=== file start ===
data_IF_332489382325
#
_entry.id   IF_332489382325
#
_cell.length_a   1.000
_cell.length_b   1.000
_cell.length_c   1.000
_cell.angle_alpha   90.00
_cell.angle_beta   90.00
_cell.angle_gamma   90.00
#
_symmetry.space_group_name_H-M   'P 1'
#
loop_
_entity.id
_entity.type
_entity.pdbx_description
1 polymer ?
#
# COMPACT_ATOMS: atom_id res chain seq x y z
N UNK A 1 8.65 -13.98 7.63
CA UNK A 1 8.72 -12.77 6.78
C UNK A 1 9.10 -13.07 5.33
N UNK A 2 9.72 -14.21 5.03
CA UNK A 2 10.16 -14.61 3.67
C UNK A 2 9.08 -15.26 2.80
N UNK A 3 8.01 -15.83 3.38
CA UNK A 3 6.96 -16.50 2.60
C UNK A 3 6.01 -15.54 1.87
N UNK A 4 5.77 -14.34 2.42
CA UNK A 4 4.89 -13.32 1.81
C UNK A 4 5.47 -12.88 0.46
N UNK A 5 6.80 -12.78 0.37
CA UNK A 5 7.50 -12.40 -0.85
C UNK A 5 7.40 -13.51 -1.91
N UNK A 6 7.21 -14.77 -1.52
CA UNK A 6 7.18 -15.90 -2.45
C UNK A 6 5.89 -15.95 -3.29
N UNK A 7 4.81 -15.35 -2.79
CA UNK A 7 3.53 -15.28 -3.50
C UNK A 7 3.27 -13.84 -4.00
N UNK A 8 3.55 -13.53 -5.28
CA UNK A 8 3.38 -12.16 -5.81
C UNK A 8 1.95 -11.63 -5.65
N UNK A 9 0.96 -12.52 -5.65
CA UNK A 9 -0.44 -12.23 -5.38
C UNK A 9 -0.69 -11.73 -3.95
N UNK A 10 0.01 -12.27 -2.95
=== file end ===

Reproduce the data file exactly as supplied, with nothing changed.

data_IF_332489382325
#
_entry.id   IF_332489382325
#
_cell.length_a   1.000
_cell.length_b   1.000
_cell.length_c   1.000
_cell.angle_alpha   90.00
_cell.angle_beta   90.00
_cell.angle_gamma   90.00
#
_symmetry.space_group_name_H-M   'P 1'
#
loop_
_entity.id
_entity.type
_entity.pdbx_description
1 polymer ?
#
# COMPACT_ATOMS: atom_id res chain seq x y z
N UNK A 1 8.65 -13.98 7.63
CA UNK A 1 8.72 -12.77 6.78
C UNK A 1 9.10 -13.07 5.33
N UNK A 2 9.72 -14.21 5.03
CA UNK A 2 10.16 -14.61 3.67
C UNK A 2 9.08 -15.26 2.80
N UNK A 3 8.01 -15.83 3.38
CA UNK A 3 6.96 -16.50 2.60
C UNK A 3 6.01 -15.54 1.87
N UNK A 4 5.77 -14.34 2.42
CA UNK A 4 4.89 -13.32 1.81
C UNK A 4 5.47 -12.88 0.46
N UNK A 5 6.80 -12.78 0.37
CA UNK A 5 7.50 -12.40 -0.85
C UNK A 5 7.40 -13.51 -1.91
N UNK A 6 7.21 -14.77 -1.52
CA UNK A 6 7.18 -15.90 -2.45
C UNK A 6 5.89 -15.95 -3.29
N UNK A 7 4.81 -15.35 -2.79
CA UNK A 7 3.53 -15.28 -3.50
C UNK A 7 3.27 -13.84 -4.00
N UNK A 8 3.55 -13.53 -5.28
CA UNK A 8 3.38 -12.16 -5.81
C UNK A 8 1.95 -11.63 -5.65
N UNK A 9 0.96 -12.52 -5.65
CA UNK A 9 -0.44 -12.23 -5.38
C UNK A 9 -0.69 -11.73 -3.95
N UNK A 10 0.01 -12.27 -2.95